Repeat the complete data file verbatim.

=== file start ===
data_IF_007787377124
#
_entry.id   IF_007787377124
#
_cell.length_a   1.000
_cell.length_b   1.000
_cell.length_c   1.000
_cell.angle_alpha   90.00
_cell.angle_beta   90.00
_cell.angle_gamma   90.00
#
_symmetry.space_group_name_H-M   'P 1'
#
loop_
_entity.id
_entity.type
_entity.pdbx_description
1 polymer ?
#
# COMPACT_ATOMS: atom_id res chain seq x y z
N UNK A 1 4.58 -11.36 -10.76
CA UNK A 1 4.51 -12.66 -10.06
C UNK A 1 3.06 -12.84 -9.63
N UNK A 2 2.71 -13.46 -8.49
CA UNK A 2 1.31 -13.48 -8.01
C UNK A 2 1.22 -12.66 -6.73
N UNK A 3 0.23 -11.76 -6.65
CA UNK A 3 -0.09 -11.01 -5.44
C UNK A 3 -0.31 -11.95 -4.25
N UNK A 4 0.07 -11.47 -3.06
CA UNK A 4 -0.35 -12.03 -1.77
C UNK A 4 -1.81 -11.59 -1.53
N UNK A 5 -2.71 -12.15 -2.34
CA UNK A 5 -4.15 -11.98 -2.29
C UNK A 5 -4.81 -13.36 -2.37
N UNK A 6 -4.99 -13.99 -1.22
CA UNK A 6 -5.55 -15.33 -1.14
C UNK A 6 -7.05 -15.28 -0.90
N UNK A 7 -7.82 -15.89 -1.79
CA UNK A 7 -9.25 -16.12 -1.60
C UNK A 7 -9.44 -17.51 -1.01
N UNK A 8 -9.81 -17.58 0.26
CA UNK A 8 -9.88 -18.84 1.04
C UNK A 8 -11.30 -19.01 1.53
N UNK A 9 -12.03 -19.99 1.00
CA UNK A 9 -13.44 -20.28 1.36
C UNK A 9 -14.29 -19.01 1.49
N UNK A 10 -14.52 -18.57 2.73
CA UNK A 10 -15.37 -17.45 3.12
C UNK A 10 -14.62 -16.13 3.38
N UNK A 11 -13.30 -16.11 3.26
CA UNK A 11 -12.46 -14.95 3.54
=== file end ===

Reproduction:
data_IF_007787377124
#
_entry.id   IF_007787377124
#
_cell.length_a   1.000
_cell.length_b   1.000
_cell.length_c   1.000
_cell.angle_alpha   90.00
_cell.angle_beta   90.00
_cell.angle_gamma   90.00
#
_symmetry.space_group_name_H-M   'P 1'
#
loop_
_entity.id
_entity.type
_entity.pdbx_description
1 polymer ?
#
# COMPACT_ATOMS: atom_id res chain seq x y z
N UNK A 1 4.58 -11.36 -10.76
CA UNK A 1 4.51 -12.66 -10.06
C UNK A 1 3.06 -12.84 -9.63
N UNK A 2 2.71 -13.46 -8.49
CA UNK A 2 1.31 -13.48 -8.01
C UNK A 2 1.22 -12.66 -6.73
N UNK A 3 0.23 -11.76 -6.65
CA UNK A 3 -0.09 -11.01 -5.44
C UNK A 3 -0.31 -11.95 -4.25
N UNK A 4 0.07 -11.47 -3.06
CA UNK A 4 -0.35 -12.03 -1.77
C UNK A 4 -1.81 -11.59 -1.53
N UNK A 5 -2.71 -12.15 -2.34
CA UNK A 5 -4.15 -11.98 -2.29
C UNK A 5 -4.81 -13.36 -2.37
N UNK A 6 -4.99 -13.99 -1.22
CA UNK A 6 -5.55 -15.33 -1.14
C UNK A 6 -7.05 -15.28 -0.90
N UNK A 7 -7.82 -15.89 -1.79
CA UNK A 7 -9.25 -16.12 -1.60
C UNK A 7 -9.44 -17.51 -1.01
N UNK A 8 -9.81 -17.58 0.26
CA UNK A 8 -9.88 -18.84 1.04
C UNK A 8 -11.30 -19.01 1.53
N UNK A 9 -12.03 -19.99 1.00
CA UNK A 9 -13.44 -20.28 1.36
C UNK A 9 -14.29 -19.01 1.49
N UNK A 10 -14.52 -18.57 2.73
CA UNK A 10 -15.37 -17.45 3.12
C UNK A 10 -14.62 -16.13 3.38
N UNK A 11 -13.30 -16.11 3.26
CA UNK A 11 -12.46 -14.95 3.54